You can’t say you know everything about California cannabis until you’ve seen these pot farming nuns. Not only do these ladies grow some high-quality herb, but they’ve faced steep—and dangerous—opposition from a persistent sheriff and a drug cartel. In Breaking Habits, a Salon Pictures documentary premiering at Canne’s this week, these marijuana mavericks are finally getting the screen time they deserve.
These Nuns Are The Real Deal
OK, so they’re not technically affiliated with a church, but this group of women has a unique religious calling: growing and selling premium marijuana. In their words, they’re a “new age sisterhood.” Appropriately, these nuns have dubbed themselves the Sisters of the Valley.
Their founder, Sister Kate, wasn’t always a ganja growing lady of faith. Earlier in life, Sister Kate went by Christine Meeusen and had a husband and a day job. After enduring abuse and unfaithfulness from her husband, Mrs. Meeusen decided she had had enough. She left with her three children and embarked on a new journey.
In the much-anticipated trailer, Sister Kate explains, “After all the men in my life betrayed me, beat me, left me penniless and homeless, my goal was to form a sisterhood of healers.” Her group grew quickly. As one smiling nun says, “We were brought together by the cannabis plant.”
Today, the Sisters of the Valley grow and sell medical marijuana on Etsy. They’re based out of Merced, California.
They’ve Received a Lot of Attention, Not All of It Good
Though media coverage has business booming for the Sisters of the Valley, their success has attracted law enforcement’s attention. Marijuana, including the CBD dominant products that the Sisters sell, remains a Schedule I drug federally. Though California has recently legalized marijuana, the sisters continue to face major opposition.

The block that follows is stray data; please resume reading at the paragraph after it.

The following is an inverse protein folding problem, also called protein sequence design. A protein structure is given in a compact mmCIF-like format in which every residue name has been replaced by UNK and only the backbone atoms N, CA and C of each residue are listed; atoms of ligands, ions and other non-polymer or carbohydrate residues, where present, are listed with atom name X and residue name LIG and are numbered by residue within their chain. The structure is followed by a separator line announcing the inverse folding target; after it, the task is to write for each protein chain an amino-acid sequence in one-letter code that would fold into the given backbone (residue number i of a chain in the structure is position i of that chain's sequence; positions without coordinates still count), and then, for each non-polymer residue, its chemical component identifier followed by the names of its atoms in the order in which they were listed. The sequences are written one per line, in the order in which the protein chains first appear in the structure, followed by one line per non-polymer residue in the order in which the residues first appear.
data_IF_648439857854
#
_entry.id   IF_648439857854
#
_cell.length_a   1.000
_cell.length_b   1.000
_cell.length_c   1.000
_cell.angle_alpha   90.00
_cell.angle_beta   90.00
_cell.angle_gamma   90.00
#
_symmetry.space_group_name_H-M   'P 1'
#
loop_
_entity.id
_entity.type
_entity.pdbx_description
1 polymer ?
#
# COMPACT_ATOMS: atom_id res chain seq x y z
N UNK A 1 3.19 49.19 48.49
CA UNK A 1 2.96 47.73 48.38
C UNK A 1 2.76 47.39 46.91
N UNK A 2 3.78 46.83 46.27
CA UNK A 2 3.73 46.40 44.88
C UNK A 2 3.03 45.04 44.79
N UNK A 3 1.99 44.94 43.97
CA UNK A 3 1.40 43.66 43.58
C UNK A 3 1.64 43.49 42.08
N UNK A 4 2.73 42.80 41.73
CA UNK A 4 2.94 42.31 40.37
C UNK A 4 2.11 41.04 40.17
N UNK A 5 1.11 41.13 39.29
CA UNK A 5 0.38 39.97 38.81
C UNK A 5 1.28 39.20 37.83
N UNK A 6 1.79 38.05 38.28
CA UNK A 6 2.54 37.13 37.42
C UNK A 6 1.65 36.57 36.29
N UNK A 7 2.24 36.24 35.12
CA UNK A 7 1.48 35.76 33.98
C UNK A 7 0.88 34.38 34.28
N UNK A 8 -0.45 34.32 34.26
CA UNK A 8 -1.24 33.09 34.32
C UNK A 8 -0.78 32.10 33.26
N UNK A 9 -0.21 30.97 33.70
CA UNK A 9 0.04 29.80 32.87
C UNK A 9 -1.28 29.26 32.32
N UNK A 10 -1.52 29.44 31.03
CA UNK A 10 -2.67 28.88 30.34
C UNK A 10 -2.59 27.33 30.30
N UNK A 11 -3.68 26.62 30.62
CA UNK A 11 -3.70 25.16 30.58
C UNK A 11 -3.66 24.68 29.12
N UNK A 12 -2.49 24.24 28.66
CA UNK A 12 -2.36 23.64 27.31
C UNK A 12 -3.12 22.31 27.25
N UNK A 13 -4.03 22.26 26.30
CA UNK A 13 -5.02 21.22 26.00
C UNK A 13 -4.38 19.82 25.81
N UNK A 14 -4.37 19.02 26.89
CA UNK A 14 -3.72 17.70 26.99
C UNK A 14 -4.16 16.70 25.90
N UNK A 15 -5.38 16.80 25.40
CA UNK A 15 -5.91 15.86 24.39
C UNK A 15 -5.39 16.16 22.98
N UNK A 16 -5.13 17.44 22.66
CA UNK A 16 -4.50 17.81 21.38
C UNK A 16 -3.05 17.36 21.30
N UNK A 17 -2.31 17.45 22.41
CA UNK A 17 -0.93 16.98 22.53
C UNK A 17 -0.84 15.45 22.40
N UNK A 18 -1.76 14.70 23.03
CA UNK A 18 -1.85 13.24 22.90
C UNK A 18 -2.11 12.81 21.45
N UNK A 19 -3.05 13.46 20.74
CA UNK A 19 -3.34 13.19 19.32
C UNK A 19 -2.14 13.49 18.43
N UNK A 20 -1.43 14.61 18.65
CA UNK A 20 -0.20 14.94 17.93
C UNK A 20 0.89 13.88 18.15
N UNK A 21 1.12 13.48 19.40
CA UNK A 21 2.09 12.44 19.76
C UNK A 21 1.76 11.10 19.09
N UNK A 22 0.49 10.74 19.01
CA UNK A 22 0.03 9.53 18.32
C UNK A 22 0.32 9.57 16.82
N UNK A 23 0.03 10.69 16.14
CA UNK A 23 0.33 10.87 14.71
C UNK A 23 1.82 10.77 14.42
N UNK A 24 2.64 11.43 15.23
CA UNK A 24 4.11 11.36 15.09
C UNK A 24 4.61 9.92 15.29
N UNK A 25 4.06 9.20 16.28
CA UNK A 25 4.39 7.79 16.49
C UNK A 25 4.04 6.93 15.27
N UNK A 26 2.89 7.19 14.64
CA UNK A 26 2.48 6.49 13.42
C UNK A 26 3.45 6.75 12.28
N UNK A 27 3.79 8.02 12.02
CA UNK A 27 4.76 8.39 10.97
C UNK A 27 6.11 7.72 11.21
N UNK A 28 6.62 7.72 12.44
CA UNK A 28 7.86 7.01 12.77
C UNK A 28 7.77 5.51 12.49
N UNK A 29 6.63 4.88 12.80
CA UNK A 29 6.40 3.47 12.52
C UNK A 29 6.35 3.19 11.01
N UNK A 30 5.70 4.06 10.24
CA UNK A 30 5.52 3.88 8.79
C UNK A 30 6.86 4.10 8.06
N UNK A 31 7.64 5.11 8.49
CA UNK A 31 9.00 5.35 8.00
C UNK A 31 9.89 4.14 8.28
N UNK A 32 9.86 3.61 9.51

Not everyone is convinced that their mission is altruistic, or that medical marijuana is, in fact, medical. Breaking Habits hears from both sides of the story, as the trailer flashes to a Sheriff at his desk. “They’re drug dealers, and they’re trying to say that it’s medicine,” he says.
As if the threat of law enforcement wasn’t enough, cartels and robbers have also targeted the Sisters of the Valley. This explains the guns the women famously tote around. At one point, the women had to dodge a cascade of bullets, courtesy of the cartel.
Remember that recreational weed wasn’t legal until January of this year. Though California legalized medical marijuana years ago, large-scale grows were a dangerous business until very recently (and can still be risky). Breaking Habits delves into just how dedicated these women are to giving people access to medical marijuana.
Breaking Habits Debuted At Cannes This Week
According to Deadline, Breaking Habits has made quite a splash at the Cannes film festival. Salon Pictures, the London-based studio that produced the documentary, has already received multiple offers to distribute the movie worldwide.
Breaking Habits should be available later this year. Paul Van Carter and Nick Taussig who produced the film are looking forward to other projects, notably McQueen, a documentary on designer Alexander McQueen, to be released in 2018.